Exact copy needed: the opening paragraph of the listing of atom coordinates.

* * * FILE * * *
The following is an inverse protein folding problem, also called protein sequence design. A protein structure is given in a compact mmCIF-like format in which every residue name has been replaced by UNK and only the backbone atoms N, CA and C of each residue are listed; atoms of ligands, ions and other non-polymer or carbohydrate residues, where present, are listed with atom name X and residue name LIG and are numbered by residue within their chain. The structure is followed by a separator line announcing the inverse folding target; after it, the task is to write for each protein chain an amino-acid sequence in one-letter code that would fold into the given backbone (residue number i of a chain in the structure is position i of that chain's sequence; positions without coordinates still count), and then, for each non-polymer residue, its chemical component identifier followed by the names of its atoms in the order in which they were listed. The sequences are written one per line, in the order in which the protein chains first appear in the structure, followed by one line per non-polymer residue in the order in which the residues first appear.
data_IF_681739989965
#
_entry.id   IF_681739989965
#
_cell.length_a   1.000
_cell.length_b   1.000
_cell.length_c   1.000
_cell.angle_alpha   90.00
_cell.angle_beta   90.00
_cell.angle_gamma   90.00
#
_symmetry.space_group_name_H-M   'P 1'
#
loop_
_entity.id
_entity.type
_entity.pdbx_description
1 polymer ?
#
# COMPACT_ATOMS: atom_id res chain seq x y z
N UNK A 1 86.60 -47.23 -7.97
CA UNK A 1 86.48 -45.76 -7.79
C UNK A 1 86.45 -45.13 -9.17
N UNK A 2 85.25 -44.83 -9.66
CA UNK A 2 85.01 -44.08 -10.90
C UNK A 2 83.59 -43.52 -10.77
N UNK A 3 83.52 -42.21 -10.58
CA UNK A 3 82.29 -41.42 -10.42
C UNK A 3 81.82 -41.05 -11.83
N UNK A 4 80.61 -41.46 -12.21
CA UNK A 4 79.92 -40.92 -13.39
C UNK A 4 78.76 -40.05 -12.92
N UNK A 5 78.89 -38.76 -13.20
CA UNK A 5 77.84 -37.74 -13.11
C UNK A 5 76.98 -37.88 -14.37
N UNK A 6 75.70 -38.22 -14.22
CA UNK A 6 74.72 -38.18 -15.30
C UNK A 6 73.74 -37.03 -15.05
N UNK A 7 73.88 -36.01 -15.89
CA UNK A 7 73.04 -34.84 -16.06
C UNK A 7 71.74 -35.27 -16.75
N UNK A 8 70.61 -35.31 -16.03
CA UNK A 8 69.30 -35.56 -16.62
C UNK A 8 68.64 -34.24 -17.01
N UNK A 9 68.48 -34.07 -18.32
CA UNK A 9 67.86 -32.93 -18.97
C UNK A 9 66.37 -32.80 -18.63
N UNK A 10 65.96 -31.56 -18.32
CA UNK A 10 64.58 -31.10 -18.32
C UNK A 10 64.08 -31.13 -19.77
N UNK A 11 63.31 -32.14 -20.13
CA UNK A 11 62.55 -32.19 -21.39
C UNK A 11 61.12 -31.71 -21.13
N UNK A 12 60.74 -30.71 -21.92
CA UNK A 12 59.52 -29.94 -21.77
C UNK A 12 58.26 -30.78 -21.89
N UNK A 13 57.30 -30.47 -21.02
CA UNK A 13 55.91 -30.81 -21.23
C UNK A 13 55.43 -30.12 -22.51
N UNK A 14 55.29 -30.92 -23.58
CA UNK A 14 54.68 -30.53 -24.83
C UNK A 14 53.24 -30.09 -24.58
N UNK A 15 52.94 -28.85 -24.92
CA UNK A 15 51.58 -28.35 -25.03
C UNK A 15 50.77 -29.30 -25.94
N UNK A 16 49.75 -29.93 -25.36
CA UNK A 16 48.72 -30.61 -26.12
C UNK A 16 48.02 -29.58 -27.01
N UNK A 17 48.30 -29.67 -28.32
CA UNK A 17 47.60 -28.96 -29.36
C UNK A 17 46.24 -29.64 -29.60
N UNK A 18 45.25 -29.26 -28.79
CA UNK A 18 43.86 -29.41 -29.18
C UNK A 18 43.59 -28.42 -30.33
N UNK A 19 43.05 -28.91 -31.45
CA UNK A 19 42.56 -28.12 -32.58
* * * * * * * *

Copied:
The following is an inverse protein folding problem, also called protein sequence design. A protein structure is given in a compact mmCIF-like format in which every residue name has been replaced by UNK and only the backbone atoms N, CA and C of each residue are listed; atoms of ligands, ions and other non-polymer or carbohydrate residues, where present, are listed with atom name X and residue name LIG and are numbered by residue within their chain. The structure is followed by a separator line announcing the inverse folding target; after it, the task is to write for each protein chain an amino-acid sequence in one-letter code that would fold into the given backbone (residue number i of a chain in the structure is position i of that chain's sequence; positions without coordinates still count), and then, for each non-polymer residue, its chemical component identifier followed by the names of its atoms in the order in which they were listed. The sequences are written one per line, in the order in which the protein chains first appear in the structure, followed by one line per non-polymer residue in the order in which the residues first appear.